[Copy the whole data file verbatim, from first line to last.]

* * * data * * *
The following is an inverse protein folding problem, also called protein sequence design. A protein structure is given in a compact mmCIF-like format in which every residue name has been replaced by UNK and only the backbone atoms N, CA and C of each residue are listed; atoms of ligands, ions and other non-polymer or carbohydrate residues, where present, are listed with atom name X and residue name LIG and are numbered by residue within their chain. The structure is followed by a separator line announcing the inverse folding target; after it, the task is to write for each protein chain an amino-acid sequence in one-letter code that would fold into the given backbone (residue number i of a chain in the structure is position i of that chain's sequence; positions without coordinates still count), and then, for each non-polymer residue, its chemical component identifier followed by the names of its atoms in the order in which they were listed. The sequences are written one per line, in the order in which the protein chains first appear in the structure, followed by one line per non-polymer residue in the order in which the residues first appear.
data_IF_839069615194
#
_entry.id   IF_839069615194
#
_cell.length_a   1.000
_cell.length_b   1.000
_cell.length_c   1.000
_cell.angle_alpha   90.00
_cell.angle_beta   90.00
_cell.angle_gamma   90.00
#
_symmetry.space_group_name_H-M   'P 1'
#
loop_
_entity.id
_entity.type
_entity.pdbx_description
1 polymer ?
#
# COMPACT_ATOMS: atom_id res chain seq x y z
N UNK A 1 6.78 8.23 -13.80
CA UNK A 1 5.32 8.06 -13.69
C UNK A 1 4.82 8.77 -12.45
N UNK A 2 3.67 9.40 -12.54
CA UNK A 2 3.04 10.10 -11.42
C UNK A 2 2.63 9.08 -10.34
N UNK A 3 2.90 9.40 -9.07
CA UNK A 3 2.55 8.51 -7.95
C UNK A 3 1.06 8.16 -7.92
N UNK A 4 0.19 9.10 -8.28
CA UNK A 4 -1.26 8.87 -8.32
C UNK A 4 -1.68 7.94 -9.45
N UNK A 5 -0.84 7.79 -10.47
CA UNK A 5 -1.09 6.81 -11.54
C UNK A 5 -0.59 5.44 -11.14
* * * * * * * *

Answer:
The following is an inverse protein folding problem, also called protein sequence design. A protein structure is given in a compact mmCIF-like format in which every residue name has been replaced by UNK and only the backbone atoms N, CA and C of each residue are listed; atoms of ligands, ions and other non-polymer or carbohydrate residues, where present, are listed with atom name X and residue name LIG and are numbered by residue within their chain. The structure is followed by a separator line announcing the inverse folding target; after it, the task is to write for each protein chain an amino-acid sequence in one-letter code that would fold into the given backbone (residue number i of a chain in the structure is position i of that chain's sequence; positions without coordinates still count), and then, for each non-polymer residue, its chemical component identifier followed by the names of its atoms in the order in which they were listed. The sequences are written one per line, in the order in which the protein chains first appear in the structure, followed by one line per non-polymer residue in the order in which the residues first appear.
data_IF_839069615194
#
_entry.id   IF_839069615194
#
_cell.length_a   1.000
_cell.length_b   1.000
_cell.length_c   1.000
_cell.angle_alpha   90.00
_cell.angle_beta   90.00
_cell.angle_gamma   90.00
#
_symmetry.space_group_name_H-M   'P 1'
#
loop_
_entity.id
_entity.type
_entity.pdbx_description
1 polymer ?
#
# COMPACT_ATOMS: atom_id res chain seq x y z
N UNK A 1 6.78 8.23 -13.80
CA UNK A 1 5.32 8.06 -13.69
C UNK A 1 4.82 8.77 -12.45
N UNK A 2 3.67 9.40 -12.54
CA UNK A 2 3.04 10.10 -11.42
C UNK A 2 2.63 9.08 -10.34
N UNK A 3 2.90 9.40 -9.07
CA UNK A 3 2.55 8.51 -7.95
C UNK A 3 1.06 8.16 -7.92
N UNK A 4 0.19 9.10 -8.28
CA UNK A 4 -1.26 8.87 -8.32
C UNK A 4 -1.68 7.94 -9.45
N UNK A 5 -0.84 7.79 -10.47
CA UNK A 5 -1.09 6.81 -11.54
C UNK A 5 -0.59 5.44 -11.14